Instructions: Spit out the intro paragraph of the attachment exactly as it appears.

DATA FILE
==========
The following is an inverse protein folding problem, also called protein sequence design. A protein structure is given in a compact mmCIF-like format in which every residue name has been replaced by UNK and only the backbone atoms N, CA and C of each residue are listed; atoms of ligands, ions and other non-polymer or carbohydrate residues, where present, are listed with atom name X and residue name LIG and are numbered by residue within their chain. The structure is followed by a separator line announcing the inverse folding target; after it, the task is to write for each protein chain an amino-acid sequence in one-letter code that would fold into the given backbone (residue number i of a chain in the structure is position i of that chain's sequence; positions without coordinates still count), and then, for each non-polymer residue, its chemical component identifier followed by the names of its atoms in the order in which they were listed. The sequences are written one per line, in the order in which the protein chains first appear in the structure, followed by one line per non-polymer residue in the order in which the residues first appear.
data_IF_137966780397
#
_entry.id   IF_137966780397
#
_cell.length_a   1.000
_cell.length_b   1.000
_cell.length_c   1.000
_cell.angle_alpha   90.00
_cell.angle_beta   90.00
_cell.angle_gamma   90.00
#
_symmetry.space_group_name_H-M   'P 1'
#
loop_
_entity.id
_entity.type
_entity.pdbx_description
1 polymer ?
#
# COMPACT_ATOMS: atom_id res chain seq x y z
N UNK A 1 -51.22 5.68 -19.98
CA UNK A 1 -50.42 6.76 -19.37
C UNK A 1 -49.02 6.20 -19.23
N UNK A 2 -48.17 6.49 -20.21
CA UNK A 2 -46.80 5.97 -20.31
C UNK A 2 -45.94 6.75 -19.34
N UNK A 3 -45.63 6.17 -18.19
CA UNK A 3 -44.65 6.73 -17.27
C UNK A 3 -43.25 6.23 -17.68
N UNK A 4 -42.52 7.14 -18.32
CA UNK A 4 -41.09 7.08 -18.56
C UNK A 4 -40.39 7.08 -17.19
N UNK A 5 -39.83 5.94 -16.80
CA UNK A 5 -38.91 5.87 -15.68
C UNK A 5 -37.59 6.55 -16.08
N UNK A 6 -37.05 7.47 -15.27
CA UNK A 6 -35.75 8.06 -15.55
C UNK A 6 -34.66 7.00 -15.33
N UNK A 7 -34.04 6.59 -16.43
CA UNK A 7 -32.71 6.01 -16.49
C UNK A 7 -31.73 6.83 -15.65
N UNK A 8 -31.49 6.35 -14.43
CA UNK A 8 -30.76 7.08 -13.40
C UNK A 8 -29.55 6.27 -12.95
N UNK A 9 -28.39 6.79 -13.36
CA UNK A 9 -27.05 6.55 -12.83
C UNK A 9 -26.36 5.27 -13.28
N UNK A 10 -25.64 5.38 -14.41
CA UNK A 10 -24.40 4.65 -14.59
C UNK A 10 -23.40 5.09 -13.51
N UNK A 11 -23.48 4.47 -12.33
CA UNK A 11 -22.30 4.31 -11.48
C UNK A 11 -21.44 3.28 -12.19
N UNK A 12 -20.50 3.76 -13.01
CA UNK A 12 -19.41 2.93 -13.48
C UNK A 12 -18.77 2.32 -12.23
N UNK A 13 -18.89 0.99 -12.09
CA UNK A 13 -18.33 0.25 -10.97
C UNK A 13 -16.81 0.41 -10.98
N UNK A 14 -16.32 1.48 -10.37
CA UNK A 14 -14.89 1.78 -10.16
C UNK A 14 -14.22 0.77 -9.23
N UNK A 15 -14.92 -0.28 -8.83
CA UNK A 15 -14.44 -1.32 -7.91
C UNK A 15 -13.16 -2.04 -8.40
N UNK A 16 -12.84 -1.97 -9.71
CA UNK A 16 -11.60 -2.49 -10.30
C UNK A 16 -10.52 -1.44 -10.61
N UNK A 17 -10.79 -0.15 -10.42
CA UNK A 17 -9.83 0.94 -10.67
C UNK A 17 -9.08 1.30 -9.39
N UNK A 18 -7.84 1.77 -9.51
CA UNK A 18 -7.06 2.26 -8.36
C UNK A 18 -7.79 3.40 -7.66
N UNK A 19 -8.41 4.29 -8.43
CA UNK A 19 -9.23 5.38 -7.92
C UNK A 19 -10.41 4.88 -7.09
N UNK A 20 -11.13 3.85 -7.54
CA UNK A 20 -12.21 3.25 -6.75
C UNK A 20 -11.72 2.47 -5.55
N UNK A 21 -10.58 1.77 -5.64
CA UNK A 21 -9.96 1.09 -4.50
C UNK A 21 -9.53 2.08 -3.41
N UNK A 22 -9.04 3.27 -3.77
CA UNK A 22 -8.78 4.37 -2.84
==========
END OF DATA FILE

The following is an inverse protein folding problem, also called protein sequence design. A protein structure is given in a compact mmCIF-like format in which every residue name has been replaced by UNK and only the backbone atoms N, CA and C of each residue are listed; atoms of ligands, ions and other non-polymer or carbohydrate residues, where present, are listed with atom name X and residue name LIG and are numbered by residue within their chain. The structure is followed by a separator line announcing the inverse folding target; after it, the task is to write for each protein chain an amino-acid sequence in one-letter code that would fold into the given backbone (residue number i of a chain in the structure is position i of that chain's sequence; positions without coordinates still count), and then, for each non-polymer residue, its chemical component identifier followed by the names of its atoms in the order in which they were listed. The sequences are written one per line, in the order in which the protein chains first appear in the structure, followed by one line per non-polymer residue in the order in which the residues first appear.